Big weekend of racing coming up.  The Breeders' Cup Friday and Saturday.  VRC Derby Day on Saturday.  The Vertem Futurity at Newcastle (AW) on Friday night.  Down Royal Friday and Saturday.  Big races in Sydney on Saturday.  Newmarket's last meeting of the year, Friday and Saturday.  The Bet365 Charlie Hall Chase at Wetherby on Saturday afternoon.  And Chelmsford on Saturday night, where The Simple Truth (second in this picture, taken yesterday) will have his third start by running in a seven-furlong two-year-olds' novices' race and Ethics Boy (leading in this picture) will make his debut by contesting a three-, four-, five- and six-year-olds' seller over 10 furlongs.  The form book suggests it would be hard to fancy The Simple Truth, but I hope that he'll take a step in the right direction.  The fact that Ethics Boy is starting out in selling company suggests that his home-work hasn't been special, but I hope that we might see some promise.

Neither horse will be running on either Bute or Lasix.  Nor will the horses racing at Santa Anita trained by Roger Varian, Richard Fahey, Karl Burke, Jessica Harrington or Carlos Laffon-Parias, nor the horses trained in Japan and Korea.  The others will, though. I wouldn't knock the European trainers who run horses there on these drugs; rather, I would give particular plaudits to those who don't. The thing is that it's a very tough decision, particularly as regards Lasix: do you do the right thing, or do you arguably give your horse a better chance by giving him a powerful diuretic which acts as a performance-enhancer by reducing the horse's bodyweight, even though you know that it's the wrong, albeit legal, thing to do?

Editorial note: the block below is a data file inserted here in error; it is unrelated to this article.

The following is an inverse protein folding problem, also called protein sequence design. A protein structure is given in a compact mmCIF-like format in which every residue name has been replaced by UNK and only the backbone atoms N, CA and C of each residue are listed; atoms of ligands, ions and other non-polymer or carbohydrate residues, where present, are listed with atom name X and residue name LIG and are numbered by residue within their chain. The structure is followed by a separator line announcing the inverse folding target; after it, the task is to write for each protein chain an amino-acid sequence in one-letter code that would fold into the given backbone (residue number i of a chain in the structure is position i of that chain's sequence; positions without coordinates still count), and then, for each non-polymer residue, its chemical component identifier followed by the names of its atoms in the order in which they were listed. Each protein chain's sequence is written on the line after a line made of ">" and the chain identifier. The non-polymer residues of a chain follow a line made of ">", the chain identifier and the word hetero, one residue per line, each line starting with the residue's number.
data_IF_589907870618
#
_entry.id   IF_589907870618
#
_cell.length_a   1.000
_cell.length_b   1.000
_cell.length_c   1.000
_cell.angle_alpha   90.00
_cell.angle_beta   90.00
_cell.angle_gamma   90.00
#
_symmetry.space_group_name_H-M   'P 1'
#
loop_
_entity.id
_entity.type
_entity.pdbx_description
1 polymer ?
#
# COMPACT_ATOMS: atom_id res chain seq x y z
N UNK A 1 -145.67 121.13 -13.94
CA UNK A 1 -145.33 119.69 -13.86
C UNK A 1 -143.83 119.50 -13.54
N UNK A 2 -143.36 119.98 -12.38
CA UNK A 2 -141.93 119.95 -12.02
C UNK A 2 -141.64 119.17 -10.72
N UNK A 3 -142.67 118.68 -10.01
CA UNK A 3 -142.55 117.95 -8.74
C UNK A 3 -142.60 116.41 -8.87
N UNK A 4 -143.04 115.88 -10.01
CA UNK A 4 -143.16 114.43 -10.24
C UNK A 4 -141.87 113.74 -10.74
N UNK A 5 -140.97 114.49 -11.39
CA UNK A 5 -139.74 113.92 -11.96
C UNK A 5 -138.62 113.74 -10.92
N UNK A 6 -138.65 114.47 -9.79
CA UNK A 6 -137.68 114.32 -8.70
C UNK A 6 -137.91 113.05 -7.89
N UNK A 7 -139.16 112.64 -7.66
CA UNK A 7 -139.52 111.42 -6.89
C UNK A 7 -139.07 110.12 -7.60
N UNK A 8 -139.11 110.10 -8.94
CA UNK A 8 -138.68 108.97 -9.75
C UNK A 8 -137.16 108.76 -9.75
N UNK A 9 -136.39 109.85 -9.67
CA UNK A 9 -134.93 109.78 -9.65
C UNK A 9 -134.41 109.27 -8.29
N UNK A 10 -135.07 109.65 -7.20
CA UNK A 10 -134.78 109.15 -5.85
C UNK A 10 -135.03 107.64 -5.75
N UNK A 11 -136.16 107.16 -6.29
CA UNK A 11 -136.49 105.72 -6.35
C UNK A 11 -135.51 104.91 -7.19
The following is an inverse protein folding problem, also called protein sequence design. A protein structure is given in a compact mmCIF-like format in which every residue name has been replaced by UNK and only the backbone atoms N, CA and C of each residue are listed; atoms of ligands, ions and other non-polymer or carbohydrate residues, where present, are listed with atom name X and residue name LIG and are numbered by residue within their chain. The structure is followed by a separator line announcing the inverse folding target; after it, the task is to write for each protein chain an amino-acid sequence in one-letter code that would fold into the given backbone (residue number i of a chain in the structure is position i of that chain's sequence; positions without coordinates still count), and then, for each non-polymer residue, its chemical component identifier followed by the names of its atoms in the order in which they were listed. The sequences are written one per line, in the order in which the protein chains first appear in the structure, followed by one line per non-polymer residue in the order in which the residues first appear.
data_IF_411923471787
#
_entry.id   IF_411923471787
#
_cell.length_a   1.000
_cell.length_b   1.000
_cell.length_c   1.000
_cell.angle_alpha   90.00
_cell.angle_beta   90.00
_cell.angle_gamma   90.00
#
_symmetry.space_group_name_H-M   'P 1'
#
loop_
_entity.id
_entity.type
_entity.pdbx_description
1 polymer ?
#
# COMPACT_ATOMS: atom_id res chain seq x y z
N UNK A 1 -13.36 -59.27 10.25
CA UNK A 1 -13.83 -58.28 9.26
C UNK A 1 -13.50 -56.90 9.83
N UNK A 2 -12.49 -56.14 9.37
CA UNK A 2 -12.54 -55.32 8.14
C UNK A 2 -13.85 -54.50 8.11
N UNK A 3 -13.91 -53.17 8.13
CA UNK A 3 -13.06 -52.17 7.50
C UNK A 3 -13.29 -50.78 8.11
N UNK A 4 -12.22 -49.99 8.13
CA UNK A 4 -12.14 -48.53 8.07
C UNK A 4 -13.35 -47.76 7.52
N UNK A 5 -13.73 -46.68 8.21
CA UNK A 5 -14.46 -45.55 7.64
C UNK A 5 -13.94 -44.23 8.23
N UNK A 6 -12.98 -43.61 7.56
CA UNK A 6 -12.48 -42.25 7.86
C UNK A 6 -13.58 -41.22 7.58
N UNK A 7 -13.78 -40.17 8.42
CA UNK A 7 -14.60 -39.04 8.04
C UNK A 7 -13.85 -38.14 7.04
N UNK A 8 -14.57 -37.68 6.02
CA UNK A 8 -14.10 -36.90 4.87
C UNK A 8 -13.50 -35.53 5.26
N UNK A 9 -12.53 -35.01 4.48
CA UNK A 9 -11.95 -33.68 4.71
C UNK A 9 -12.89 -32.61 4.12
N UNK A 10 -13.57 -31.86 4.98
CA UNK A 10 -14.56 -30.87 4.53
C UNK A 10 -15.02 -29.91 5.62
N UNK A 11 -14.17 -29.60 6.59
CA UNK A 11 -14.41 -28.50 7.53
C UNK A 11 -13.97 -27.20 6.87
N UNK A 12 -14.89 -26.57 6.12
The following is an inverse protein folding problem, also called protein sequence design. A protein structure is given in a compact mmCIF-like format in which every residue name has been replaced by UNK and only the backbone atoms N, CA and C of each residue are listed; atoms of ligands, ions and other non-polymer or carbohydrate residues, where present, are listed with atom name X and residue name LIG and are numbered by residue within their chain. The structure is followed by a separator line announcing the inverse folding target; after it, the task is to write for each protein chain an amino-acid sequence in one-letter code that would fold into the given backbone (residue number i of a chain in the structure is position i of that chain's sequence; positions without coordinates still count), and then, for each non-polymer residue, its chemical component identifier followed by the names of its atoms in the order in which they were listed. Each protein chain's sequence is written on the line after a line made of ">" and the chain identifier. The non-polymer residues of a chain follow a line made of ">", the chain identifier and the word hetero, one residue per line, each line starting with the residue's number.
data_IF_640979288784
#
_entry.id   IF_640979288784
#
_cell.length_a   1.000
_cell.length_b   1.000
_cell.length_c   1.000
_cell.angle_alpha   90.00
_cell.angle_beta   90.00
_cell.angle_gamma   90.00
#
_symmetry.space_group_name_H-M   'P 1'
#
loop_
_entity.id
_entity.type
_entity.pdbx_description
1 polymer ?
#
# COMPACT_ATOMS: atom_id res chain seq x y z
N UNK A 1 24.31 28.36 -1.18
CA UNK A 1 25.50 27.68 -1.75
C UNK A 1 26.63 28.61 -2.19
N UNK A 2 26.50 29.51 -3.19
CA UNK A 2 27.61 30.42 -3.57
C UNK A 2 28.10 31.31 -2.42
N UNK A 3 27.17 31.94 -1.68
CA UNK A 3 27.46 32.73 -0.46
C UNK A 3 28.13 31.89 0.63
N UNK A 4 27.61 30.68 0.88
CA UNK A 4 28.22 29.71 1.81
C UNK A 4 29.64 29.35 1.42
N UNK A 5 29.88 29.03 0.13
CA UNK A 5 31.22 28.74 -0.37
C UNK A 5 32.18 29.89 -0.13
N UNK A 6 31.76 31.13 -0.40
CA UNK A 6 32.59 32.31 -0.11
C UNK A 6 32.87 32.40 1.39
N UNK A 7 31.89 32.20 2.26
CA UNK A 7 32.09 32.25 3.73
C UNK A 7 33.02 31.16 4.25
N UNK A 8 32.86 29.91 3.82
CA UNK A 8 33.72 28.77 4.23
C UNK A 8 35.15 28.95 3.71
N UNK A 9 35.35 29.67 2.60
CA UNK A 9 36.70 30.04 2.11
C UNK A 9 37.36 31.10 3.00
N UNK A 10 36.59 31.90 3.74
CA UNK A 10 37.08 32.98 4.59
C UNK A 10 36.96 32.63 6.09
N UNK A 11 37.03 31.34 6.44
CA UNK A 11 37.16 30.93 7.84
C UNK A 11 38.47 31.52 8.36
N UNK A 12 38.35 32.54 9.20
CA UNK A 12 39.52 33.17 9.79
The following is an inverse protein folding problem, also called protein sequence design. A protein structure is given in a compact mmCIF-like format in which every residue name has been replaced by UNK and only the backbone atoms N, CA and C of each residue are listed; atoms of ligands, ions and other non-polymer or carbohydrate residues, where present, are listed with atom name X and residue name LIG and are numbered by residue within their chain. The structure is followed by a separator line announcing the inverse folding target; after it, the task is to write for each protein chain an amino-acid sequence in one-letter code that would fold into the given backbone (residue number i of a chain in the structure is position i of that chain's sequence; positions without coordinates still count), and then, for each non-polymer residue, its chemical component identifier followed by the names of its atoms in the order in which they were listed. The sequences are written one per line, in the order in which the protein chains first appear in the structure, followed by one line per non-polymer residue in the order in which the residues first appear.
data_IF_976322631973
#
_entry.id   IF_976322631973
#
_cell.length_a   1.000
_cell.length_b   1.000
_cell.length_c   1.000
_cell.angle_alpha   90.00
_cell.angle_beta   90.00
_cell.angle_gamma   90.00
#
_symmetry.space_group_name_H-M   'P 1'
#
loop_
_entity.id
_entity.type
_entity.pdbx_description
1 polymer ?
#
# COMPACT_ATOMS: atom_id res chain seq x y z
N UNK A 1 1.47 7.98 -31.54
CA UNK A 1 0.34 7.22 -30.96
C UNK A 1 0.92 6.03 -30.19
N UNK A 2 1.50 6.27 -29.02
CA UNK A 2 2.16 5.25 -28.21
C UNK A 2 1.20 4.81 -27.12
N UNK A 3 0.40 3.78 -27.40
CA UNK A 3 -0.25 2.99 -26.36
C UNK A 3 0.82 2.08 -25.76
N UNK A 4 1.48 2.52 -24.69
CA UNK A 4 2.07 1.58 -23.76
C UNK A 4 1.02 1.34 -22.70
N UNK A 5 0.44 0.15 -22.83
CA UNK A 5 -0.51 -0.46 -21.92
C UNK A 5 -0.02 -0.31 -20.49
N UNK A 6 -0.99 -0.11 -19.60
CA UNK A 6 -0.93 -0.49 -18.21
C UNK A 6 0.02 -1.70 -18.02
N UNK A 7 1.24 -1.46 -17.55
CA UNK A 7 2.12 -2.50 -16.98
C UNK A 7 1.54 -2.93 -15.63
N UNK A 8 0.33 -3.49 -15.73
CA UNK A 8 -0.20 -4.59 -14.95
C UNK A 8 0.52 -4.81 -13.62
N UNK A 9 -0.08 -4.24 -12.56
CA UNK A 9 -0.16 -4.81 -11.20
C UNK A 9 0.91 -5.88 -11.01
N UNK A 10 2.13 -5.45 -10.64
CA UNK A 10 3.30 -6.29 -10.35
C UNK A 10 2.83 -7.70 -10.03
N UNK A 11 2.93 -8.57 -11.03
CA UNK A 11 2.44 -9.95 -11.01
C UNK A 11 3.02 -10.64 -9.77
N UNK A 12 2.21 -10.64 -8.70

What would you do if faced with that dilemma?  What would I do?  I don't know.  Obviously the ultimate responsibility lies with the horse's owner because (one hopes) no trainer would run a horse on Lasix if the owner did not want to use it or run without it if the owner wanted it.  But if the decision was yours, what would you do?  It's a tough one, isn't it, when there is such big money at stake?  Basically, I think that it's unfair on European trainers to be put in this situation: the decision should be out of their (our) hands.  If you train on a British or Irish license, you should not have the option of running horses on Lasix or Bute, irrespective of where the race is taking place.